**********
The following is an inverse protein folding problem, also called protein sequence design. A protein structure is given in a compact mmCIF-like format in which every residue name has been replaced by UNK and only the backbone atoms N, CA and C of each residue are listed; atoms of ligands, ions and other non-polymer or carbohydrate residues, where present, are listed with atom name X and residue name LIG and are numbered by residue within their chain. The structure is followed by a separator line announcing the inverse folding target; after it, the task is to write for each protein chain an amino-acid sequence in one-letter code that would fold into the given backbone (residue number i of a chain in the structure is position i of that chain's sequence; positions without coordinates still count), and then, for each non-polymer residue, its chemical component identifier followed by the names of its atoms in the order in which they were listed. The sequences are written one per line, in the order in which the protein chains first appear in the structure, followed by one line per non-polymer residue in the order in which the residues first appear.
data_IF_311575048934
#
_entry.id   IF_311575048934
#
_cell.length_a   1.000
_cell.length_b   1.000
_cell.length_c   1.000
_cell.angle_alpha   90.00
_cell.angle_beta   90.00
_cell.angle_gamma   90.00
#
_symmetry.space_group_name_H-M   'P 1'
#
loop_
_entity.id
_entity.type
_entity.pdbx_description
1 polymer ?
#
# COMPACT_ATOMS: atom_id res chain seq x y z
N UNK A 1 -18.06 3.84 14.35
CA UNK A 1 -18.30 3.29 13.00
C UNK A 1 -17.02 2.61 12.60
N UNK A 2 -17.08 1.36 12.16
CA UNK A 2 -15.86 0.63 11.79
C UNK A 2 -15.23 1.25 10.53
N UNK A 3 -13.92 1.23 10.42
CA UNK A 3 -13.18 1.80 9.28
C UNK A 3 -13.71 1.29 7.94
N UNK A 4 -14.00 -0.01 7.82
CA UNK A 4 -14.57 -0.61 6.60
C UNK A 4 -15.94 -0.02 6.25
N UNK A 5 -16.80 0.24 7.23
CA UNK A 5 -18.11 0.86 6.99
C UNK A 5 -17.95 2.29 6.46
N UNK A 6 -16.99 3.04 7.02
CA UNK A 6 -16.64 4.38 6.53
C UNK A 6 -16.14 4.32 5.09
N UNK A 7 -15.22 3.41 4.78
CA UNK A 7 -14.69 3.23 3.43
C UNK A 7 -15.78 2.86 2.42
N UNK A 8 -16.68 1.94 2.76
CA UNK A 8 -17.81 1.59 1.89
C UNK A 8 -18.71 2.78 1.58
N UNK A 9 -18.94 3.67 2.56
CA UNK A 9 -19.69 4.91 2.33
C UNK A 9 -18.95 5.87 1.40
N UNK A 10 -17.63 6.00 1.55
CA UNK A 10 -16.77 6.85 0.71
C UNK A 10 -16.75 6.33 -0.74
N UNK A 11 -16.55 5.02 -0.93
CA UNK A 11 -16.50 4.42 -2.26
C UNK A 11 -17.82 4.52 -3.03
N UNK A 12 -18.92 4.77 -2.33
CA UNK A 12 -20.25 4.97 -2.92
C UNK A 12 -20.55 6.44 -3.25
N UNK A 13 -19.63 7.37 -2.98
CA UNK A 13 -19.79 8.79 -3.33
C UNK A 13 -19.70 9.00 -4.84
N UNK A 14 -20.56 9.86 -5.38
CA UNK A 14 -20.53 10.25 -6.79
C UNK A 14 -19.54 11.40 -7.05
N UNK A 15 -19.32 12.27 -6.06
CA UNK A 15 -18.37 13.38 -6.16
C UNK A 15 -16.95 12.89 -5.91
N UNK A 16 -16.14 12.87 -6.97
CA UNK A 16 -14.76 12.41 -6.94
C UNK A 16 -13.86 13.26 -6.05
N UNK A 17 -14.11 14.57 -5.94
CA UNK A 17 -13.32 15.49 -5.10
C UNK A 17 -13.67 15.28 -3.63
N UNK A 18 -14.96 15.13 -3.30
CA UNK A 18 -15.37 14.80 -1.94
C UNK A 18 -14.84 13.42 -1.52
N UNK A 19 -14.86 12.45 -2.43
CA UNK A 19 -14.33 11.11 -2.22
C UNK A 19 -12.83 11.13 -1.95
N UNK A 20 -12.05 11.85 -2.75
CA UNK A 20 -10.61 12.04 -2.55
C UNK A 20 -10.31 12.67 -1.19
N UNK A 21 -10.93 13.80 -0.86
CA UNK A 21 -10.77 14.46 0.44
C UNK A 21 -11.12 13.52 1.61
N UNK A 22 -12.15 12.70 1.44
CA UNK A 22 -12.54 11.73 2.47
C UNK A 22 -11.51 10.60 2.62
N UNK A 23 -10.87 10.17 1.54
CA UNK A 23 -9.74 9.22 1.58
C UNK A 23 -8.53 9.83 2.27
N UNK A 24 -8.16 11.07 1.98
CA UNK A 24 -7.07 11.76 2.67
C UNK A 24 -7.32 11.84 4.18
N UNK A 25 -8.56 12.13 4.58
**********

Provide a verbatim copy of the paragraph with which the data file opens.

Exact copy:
The following is an inverse protein folding problem, also called protein sequence design. A protein structure is given in a compact mmCIF-like format in which every residue name has been replaced by UNK and only the backbone atoms N, CA and C of each residue are listed; atoms of ligands, ions and other non-polymer or carbohydrate residues, where present, are listed with atom name X and residue name LIG and are numbered by residue within their chain. The structure is followed by a separator line announcing the inverse folding target; after it, the task is to write for each protein chain an amino-acid sequence in one-letter code that would fold into the given backbone (residue number i of a chain in the structure is position i of that chain's sequence; positions without coordinates still count), and then, for each non-polymer residue, its chemical component identifier followed by the names of its atoms in the order in which they were listed. The sequences are written one per line, in the order in which the protein chains first appear in the structure, followed by one line per non-polymer residue in the order in which the residues first appear.